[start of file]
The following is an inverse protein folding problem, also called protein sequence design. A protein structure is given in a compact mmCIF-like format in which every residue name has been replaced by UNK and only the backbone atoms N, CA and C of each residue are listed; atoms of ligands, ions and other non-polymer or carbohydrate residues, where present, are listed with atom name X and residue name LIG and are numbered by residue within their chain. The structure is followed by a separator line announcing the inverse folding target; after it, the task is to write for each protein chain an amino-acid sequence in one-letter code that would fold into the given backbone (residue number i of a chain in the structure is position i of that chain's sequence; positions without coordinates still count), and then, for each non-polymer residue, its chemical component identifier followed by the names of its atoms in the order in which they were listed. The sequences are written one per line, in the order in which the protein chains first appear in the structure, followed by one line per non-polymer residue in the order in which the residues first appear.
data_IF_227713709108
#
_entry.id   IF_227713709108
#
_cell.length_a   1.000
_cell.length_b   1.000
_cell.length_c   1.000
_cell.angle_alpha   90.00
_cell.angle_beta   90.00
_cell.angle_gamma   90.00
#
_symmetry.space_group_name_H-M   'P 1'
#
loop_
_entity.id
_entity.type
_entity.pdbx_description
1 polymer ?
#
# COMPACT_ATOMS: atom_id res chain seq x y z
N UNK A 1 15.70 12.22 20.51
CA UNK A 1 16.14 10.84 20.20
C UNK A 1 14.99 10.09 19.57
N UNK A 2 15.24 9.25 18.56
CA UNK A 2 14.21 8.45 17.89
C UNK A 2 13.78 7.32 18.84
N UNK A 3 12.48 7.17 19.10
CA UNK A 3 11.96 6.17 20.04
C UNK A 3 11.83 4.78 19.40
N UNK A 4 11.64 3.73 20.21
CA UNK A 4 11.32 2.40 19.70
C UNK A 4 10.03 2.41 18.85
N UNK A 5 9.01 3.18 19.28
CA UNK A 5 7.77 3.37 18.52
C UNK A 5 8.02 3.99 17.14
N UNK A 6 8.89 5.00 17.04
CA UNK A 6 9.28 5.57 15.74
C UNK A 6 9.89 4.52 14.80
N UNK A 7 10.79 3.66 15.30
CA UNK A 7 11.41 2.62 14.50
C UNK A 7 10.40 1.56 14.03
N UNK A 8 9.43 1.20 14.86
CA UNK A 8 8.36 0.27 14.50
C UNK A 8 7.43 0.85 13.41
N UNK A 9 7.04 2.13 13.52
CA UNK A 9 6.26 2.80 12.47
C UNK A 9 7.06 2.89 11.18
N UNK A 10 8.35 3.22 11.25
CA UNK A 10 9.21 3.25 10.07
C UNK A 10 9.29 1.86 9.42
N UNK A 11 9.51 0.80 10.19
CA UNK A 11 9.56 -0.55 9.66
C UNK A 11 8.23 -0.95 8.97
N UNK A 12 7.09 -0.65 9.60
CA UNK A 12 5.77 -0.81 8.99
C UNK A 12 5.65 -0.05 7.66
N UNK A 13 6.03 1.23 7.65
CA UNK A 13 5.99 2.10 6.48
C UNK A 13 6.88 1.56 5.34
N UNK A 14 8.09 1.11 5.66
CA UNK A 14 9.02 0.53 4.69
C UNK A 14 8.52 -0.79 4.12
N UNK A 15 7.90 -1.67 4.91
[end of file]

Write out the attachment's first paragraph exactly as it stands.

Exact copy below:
The following is an inverse protein folding problem, also called protein sequence design. A protein structure is given in a compact mmCIF-like format in which every residue name has been replaced by UNK and only the backbone atoms N, CA and C of each residue are listed; atoms of ligands, ions and other non-polymer or carbohydrate residues, where present, are listed with atom name X and residue name LIG and are numbered by residue within their chain. The structure is followed by a separator line announcing the inverse folding target; after it, the task is to write for each protein chain an amino-acid sequence in one-letter code that would fold into the given backbone (residue number i of a chain in the structure is position i of that chain's sequence; positions without coordinates still count), and then, for each non-polymer residue, its chemical component identifier followed by the names of its atoms in the order in which they were listed. The sequences are written one per line, in the order in which the protein chains first appear in the structure, followed by one line per non-polymer residue in the order in which the residues first appear.